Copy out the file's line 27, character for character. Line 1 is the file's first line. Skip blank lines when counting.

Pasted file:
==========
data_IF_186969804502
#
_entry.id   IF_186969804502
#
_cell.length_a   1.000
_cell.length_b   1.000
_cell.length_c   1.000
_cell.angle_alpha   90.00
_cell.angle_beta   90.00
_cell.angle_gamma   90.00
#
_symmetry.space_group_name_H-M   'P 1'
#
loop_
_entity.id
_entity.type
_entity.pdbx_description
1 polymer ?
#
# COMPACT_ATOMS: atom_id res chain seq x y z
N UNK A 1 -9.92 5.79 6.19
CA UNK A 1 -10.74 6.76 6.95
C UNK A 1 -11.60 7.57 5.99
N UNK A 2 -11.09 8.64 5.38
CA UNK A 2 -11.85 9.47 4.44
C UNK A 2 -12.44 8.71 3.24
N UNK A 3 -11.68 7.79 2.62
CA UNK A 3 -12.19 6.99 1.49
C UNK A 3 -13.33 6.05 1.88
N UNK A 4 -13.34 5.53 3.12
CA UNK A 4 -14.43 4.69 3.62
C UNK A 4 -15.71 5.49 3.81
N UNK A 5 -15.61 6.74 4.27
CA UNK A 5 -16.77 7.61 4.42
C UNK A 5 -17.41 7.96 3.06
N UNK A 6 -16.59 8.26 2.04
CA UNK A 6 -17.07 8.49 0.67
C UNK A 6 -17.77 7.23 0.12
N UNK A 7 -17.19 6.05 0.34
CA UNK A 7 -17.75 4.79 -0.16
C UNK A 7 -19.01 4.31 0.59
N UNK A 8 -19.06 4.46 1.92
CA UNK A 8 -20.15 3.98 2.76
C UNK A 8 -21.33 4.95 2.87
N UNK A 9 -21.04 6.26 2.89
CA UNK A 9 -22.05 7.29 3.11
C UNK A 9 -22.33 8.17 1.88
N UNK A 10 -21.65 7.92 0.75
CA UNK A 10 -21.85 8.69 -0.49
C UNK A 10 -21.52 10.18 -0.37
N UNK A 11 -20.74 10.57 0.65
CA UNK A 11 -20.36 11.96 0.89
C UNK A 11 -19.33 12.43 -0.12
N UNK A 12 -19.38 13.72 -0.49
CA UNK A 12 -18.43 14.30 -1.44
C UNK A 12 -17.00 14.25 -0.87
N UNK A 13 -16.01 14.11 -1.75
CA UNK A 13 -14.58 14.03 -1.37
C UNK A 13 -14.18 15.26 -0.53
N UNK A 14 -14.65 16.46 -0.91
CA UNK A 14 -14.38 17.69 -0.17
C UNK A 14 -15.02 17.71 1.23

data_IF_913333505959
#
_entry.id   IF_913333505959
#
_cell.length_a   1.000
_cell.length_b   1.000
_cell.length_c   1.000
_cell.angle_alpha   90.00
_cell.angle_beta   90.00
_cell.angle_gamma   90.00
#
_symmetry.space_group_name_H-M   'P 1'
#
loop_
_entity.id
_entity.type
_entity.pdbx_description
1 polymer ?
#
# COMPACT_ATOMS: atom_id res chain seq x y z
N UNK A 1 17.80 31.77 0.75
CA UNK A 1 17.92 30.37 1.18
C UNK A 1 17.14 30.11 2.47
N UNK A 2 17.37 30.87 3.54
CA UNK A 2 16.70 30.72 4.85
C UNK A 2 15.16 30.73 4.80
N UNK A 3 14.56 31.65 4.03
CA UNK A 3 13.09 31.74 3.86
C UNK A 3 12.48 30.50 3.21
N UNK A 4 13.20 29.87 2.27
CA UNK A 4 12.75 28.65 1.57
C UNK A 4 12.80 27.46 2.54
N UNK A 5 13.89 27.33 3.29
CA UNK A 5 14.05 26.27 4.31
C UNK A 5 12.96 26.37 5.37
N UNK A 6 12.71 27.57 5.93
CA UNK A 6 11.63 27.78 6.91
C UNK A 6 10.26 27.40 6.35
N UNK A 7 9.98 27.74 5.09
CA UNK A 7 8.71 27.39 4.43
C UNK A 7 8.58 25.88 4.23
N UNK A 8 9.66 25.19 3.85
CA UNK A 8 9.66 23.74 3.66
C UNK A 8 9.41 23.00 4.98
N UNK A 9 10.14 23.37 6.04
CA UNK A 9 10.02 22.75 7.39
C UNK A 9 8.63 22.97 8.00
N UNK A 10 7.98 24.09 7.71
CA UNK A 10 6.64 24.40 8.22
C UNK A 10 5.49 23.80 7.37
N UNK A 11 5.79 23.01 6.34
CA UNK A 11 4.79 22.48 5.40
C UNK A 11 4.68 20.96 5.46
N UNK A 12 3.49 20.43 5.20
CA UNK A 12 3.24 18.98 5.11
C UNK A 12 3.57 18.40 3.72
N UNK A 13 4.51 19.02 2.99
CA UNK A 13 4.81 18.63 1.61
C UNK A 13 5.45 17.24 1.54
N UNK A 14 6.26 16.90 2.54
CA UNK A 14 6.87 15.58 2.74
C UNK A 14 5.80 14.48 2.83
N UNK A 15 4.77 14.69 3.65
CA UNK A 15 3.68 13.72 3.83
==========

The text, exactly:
N UNK A 3 -11.68 7.79 2.62